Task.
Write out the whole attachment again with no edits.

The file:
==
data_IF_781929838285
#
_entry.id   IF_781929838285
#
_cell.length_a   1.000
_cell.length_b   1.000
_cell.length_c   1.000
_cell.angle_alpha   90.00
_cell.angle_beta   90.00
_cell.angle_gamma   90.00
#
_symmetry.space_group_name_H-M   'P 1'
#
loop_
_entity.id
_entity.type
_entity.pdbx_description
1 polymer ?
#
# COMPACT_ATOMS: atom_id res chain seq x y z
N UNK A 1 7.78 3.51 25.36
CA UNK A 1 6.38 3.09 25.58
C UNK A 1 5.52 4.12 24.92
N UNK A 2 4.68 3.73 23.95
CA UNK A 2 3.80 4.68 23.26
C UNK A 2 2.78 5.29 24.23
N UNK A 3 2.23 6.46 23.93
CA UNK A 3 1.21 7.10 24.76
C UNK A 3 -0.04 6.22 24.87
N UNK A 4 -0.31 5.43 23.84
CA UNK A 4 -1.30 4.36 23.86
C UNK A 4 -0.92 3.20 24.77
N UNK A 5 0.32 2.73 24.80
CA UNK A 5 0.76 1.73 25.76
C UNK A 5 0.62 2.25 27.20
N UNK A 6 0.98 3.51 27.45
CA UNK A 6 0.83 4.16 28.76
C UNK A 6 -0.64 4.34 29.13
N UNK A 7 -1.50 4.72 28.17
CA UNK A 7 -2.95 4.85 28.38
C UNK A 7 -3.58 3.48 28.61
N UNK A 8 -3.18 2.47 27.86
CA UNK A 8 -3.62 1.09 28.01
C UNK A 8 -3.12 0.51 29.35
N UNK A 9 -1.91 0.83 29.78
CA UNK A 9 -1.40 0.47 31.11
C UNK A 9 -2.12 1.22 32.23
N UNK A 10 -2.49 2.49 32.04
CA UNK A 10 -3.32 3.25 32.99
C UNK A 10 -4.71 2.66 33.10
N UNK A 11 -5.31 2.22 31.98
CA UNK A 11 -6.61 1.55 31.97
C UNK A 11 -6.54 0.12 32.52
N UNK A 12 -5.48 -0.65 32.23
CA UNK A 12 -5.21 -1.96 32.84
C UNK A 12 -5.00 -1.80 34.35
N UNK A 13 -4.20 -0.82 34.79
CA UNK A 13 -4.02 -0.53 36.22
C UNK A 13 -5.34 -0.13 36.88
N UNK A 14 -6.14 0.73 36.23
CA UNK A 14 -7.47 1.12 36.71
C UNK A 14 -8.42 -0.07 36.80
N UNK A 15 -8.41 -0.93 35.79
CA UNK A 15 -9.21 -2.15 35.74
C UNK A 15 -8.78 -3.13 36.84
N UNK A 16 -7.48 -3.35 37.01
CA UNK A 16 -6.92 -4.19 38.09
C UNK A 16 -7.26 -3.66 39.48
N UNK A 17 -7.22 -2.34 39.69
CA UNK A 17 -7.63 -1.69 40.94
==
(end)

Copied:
data_IF_781929838285
#
_entry.id   IF_781929838285
#
_cell.length_a   1.000
_cell.length_b   1.000
_cell.length_c   1.000
_cell.angle_alpha   90.00
_cell.angle_beta   90.00
_cell.angle_gamma   90.00
#
_symmetry.space_group_name_H-M   'P 1'
#
loop_
_entity.id
_entity.type
_entity.pdbx_description
1 polymer ?
#
# COMPACT_ATOMS: atom_id res chain seq x y z
N UNK A 1 7.78 3.51 25.36
CA UNK A 1 6.38 3.09 25.58
C UNK A 1 5.52 4.12 24.92
N UNK A 2 4.68 3.73 23.95
CA UNK A 2 3.80 4.68 23.26
C UNK A 2 2.78 5.29 24.23
N UNK A 3 2.23 6.46 23.93
CA UNK A 3 1.21 7.10 24.76
C UNK A 3 -0.04 6.22 24.87
N UNK A 4 -0.31 5.43 23.84
CA UNK A 4 -1.30 4.36 23.86
C UNK A 4 -0.92 3.20 24.77
N UNK A 5 0.32 2.73 24.80
CA UNK A 5 0.76 1.73 25.76
C UNK A 5 0.62 2.25 27.20
N UNK A 6 0.98 3.51 27.45
CA UNK A 6 0.83 4.16 28.76
C UNK A 6 -0.64 4.34 29.13
N UNK A 7 -1.50 4.72 28.17
CA UNK A 7 -2.95 4.85 28.38
C UNK A 7 -3.58 3.48 28.61
N UNK A 8 -3.18 2.47 27.86
CA UNK A 8 -3.62 1.09 28.01
C UNK A 8 -3.12 0.51 29.35
N UNK A 9 -1.91 0.83 29.78
CA UNK A 9 -1.40 0.47 31.11
C UNK A 9 -2.12 1.22 32.23
N UNK A 10 -2.49 2.49 32.04
CA UNK A 10 -3.32 3.25 32.99
C UNK A 10 -4.71 2.66 33.10
N UNK A 11 -5.31 2.22 31.98
CA UNK A 11 -6.61 1.55 31.97
C UNK A 11 -6.54 0.12 32.52
N UNK A 12 -5.48 -0.65 32.23
CA UNK A 12 -5.21 -1.96 32.84
C UNK A 12 -5.00 -1.80 34.35
N UNK A 13 -4.20 -0.82 34.79
CA UNK A 13 -4.02 -0.53 36.22
C UNK A 13 -5.34 -0.13 36.88
N UNK A 14 -6.14 0.73 36.23
CA UNK A 14 -7.47 1.12 36.71
C UNK A 14 -8.42 -0.07 36.80
N UNK A 15 -8.41 -0.93 35.79
CA UNK A 15 -9.21 -2.15 35.74
C UNK A 15 -8.78 -3.13 36.84
N UNK A 16 -7.48 -3.35 37.01
CA UNK A 16 -6.92 -4.19 38.09
C UNK A 16 -7.26 -3.66 39.48
N UNK A 17 -7.22 -2.34 39.69
CA UNK A 17 -7.63 -1.69 40.94